Scuba Diving Equipment List –

Exposure Protection
There are several types of exposure protection that you can wear as a scuba diver. Drysuits are used in cold water diving. Wetsuits come in various thicknesses depending on the water temperatures, and rash-guards are comfortable for warm water diving.

Hood, Gloves, Booties
These items are additional exposure protection that may be used in cold water diving, or in more extreme diving conditions such as in caves or wrecks.

Dive Compass
A compass will tell you the direction of magnetic North. This is important when learning how to navigate a new dive site, and how to return back to a dive boat. Navigating with a compass underwater is a great skill for any diver; beginner or experienced.

Dive Torch
A dive torch will brighten things up underwater. The light allows colors to pop out as we lose color quickly in the water. It is also made specifically for underwater use. Firstly, it is waterproof Secondly, it is very strong which causes it to heat up. This is why you should only use dive torches/lights underwater, and not on-land as they may overheat.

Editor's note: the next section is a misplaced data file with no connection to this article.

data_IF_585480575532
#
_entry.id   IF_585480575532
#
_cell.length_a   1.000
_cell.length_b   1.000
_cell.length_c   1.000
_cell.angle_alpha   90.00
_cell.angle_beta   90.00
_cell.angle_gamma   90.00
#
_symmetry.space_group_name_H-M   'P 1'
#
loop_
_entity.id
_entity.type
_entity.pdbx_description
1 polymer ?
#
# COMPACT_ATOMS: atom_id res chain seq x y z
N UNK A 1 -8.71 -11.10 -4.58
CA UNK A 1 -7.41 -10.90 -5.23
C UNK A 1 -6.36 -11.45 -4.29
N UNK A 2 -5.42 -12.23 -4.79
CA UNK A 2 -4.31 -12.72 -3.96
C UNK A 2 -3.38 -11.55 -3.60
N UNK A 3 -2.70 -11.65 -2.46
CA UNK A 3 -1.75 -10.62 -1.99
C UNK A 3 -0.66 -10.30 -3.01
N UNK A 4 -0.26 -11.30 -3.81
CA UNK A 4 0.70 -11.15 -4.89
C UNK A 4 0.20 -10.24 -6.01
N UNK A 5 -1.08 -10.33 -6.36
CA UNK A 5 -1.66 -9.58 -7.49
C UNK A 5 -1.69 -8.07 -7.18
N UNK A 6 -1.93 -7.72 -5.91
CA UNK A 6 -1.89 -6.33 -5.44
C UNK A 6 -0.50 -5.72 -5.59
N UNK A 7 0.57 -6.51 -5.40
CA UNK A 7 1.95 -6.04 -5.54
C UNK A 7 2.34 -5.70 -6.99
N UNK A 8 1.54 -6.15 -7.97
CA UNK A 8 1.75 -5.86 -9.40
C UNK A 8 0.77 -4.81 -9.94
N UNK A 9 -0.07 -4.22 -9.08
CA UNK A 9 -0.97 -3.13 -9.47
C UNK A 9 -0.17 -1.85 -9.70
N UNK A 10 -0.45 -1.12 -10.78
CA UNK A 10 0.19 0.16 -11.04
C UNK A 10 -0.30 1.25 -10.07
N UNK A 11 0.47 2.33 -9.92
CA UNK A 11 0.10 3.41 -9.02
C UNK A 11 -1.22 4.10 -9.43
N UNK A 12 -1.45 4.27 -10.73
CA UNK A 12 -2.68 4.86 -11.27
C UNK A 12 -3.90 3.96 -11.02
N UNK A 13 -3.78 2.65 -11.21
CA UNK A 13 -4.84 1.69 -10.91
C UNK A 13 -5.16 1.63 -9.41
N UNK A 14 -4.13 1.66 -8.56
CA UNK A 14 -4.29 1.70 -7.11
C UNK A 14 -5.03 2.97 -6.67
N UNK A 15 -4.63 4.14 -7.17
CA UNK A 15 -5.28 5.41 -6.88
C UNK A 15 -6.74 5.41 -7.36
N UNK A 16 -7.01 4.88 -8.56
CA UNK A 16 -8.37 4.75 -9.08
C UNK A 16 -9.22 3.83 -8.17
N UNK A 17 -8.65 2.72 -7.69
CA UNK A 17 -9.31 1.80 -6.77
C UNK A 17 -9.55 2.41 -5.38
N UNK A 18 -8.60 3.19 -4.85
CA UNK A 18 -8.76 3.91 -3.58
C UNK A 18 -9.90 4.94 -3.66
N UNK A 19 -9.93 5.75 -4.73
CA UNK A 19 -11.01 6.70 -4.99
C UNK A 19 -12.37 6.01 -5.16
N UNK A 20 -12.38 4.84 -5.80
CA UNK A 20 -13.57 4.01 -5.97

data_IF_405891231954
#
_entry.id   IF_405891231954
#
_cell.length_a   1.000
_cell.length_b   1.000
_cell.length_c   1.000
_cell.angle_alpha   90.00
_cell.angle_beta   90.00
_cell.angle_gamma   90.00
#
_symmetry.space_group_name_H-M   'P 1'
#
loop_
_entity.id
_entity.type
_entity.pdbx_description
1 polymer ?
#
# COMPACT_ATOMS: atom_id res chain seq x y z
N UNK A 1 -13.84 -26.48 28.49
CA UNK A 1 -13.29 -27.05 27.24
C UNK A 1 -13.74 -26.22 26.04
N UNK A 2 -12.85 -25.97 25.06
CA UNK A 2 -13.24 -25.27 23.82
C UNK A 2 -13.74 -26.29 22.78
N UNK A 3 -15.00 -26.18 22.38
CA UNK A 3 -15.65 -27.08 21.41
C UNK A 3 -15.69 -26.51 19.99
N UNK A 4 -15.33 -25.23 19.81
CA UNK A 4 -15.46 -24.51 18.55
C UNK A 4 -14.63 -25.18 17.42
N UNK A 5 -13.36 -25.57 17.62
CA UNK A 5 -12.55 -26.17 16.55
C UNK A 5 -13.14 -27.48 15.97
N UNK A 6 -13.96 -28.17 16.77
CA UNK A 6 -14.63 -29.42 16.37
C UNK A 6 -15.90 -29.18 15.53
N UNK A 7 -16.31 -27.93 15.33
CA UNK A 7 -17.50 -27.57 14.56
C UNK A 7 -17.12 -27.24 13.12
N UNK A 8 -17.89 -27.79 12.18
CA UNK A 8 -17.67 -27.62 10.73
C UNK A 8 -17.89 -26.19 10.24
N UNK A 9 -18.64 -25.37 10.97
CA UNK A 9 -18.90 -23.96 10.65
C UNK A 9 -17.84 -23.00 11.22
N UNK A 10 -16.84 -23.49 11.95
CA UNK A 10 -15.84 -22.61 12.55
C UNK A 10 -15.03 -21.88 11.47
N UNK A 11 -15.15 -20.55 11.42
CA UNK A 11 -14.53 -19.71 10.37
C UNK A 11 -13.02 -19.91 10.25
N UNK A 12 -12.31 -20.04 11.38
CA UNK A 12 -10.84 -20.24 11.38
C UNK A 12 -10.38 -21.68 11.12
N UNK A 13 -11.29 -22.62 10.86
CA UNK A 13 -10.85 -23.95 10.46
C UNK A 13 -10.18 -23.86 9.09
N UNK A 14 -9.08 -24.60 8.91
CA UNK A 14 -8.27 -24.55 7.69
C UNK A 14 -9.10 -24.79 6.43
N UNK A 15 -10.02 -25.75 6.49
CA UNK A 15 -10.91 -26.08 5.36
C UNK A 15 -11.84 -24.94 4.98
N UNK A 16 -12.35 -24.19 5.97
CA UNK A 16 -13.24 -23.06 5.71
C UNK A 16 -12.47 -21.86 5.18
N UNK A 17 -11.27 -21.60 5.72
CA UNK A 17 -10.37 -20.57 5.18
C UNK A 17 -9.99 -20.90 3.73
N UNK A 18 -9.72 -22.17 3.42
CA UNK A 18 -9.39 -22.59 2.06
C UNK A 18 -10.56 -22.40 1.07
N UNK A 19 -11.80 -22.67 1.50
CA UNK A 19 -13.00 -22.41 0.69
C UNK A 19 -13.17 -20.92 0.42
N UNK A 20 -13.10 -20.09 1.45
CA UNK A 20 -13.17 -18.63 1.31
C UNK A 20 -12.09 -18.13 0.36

Dive Knife / Cutting Tool
A dive knife or cutting tool is a standard piece of equipment for divers. This is placed in a pocket, or somewhere that is easily accessible by both hands (sometimes it it strapped onto your leg). It is especially useful for removing fishnets or lines that may cause entanglement to the diver.

Surface Marker Buoy or Dive Flag
This is a visible marker that floats on the surface while a diver is under the water. A delayed surface marker buoy (dSMB) is inflated and deployed near the end of the dive, during a safety stop before the diver comes up from the dive. While a dive flag will remain on the surface during the whole dive. Buoys and flags warn boat traffic and people above that there is a diver below and to exercise caution when moving on the surface.

Whistle / Noise-Maker
Another safety piece of any scuba diving kit is some sort of noise-maker, such as a whistle or a shaker. This is used to alert boats on the surface, or other people underwater, in the event of an emergency or a separation. Losing a dive on the surface is rare, but it can happen.

 

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